A pilot study investigating the use of multiple assessment tools for diagnosing malignant pleural mesothelioma has found that one of the commonly used tests fell short when reflecting patients’ actual experience of pain. It also did not include many of the symptoms that patients brought up most frequently. The study concluded that a mixed methods approach would more fully capture patients’ experience.
Study Evaluates Mixed Methods Approach to Mesothelioma Diagnosis
The mesothelioma study, which was published in Oncology Nursing Forum, was conducted by nurse professionals from Penn Presbyterian Medical Center in Philadelphia, PA, the Pless Center of Nursing Research in the Meyers College of Nursing at New York University in New York, and the School of Nursing at the University of Pennsylvania in Philadelphia. Its goal was to review integrating quantitative data with mesothelioma patients’ qualitative accounts of their symptoms.
One of the quantitative tools examined was the Lung Cancer Symptom Scale for Mesothelioma (LCSS-Meso). Researchers compared the data collected from that tool to interviews conducted with the patients, who had been treated at an academic medical center. The patients were asked wide-ranging questions about their symptoms, their physical functioning, and the emotions they were experiencing, including how it felt to be diagnosed with the rare and fatal asbestos-related disease.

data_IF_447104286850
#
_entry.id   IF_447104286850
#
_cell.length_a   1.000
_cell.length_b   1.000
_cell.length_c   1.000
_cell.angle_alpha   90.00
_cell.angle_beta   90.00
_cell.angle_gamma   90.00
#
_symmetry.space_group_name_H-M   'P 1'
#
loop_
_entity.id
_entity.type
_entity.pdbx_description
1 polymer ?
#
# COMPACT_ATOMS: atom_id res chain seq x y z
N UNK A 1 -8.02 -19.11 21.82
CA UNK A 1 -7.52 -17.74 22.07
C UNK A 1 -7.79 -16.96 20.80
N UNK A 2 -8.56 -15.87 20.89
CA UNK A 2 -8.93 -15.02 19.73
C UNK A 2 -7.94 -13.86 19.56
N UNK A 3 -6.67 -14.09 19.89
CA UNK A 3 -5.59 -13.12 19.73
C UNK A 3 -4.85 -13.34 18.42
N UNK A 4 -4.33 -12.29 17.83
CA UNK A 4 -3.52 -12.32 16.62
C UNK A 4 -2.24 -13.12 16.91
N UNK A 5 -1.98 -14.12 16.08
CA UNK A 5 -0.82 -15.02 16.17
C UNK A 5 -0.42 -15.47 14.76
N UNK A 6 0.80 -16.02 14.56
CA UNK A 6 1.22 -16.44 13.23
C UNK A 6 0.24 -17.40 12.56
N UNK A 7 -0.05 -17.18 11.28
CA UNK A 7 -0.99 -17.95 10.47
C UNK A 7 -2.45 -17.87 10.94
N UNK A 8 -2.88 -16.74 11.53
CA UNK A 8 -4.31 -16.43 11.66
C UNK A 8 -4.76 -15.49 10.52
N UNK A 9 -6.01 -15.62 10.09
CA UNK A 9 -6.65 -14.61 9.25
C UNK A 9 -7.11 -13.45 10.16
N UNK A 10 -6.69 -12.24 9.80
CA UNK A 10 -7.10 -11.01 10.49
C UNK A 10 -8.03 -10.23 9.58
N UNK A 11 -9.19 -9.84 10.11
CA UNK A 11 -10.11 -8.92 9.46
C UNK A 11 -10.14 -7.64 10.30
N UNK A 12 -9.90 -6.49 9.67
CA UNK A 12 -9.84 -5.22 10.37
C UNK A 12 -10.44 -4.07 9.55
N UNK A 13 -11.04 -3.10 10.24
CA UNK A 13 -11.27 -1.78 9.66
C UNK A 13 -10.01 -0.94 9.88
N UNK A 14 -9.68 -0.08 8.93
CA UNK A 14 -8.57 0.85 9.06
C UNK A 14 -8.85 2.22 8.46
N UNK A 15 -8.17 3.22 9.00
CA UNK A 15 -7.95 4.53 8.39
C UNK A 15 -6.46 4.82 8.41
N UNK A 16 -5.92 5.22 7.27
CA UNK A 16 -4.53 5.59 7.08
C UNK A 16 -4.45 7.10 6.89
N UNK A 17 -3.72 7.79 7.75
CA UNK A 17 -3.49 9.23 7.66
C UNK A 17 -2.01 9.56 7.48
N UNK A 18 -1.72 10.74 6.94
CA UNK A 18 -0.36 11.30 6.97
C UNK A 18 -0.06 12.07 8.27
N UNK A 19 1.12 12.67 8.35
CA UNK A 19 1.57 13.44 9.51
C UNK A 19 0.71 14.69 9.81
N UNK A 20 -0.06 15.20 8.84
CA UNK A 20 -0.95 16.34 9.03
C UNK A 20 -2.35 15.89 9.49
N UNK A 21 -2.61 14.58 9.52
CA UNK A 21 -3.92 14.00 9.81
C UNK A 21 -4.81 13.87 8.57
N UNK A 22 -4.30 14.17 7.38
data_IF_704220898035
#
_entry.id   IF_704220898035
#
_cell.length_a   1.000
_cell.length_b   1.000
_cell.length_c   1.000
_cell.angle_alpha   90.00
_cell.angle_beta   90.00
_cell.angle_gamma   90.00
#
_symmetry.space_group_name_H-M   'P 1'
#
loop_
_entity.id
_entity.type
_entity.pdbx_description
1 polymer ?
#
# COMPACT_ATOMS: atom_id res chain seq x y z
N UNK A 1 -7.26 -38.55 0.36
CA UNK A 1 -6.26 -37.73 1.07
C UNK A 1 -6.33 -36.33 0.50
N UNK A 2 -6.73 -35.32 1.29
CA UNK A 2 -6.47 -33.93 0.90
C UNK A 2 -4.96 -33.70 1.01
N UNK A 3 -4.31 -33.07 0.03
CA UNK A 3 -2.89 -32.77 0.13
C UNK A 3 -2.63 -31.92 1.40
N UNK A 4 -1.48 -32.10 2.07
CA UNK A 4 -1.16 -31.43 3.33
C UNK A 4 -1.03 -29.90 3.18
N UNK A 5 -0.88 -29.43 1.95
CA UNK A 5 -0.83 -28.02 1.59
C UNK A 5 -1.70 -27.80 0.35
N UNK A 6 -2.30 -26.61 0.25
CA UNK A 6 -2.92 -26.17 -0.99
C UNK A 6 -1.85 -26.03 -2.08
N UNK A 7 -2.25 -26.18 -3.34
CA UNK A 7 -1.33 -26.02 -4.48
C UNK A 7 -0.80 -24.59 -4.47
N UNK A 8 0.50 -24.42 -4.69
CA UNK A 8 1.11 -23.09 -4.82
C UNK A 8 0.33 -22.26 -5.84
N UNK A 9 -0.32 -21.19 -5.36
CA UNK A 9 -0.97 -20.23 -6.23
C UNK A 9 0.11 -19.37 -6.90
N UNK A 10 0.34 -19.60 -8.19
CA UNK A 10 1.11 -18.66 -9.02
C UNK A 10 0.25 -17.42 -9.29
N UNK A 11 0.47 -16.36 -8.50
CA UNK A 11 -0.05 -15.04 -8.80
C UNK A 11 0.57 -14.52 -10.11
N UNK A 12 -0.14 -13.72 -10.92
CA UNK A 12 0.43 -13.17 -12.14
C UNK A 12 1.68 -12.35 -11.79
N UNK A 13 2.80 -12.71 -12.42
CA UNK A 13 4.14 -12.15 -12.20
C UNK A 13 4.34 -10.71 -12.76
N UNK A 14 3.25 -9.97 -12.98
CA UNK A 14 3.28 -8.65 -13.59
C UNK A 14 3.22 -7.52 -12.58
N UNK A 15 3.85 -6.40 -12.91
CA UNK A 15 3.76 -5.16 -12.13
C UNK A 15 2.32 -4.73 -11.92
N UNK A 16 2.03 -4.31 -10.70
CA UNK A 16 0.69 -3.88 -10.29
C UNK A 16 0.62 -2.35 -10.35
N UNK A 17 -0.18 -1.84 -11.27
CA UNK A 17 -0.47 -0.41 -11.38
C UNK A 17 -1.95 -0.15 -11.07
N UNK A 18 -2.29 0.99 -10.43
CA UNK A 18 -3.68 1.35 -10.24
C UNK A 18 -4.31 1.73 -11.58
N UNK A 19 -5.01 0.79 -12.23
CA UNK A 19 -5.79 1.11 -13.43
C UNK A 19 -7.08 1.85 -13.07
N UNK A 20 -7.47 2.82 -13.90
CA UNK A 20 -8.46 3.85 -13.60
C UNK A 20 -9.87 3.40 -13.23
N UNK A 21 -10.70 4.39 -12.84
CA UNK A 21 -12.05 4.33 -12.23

Mesothelioma Symptom Severity and Other Aspects of Disease Missed by Tool
Among the study’s findings were shortcomings in the popular Lung Cancer Symptom Scale for Mesothelioma (LCSS-Meso). Though many symptoms that tool checks for were reported by patients, the severity of symptoms recorded on its scale did not match what patients were actually feeling, and other symptoms they were experiencing were not reflected at all. Pain scores showed as the second lowest in terms of discovery, yet pain was a symptom that patients perceived as severe and discussed most frequently. Neither distress nor trouble sleeping were measured by the LCSS-Meso scale at all, despite being a common complaint.
This shortcoming was one of the reasons for conducting the mesothelioma study. Its findings confirmed the authors’ theory that multiple approaches need to be taken to accurately reflect patient experience. They concluded, “Mixed-methods approaches can offer an opportunity to comprehensively describe symptoms experienced by people with MPM by integrating quantitative data with qualitative accounts that would be missed by quantitative data alone.”
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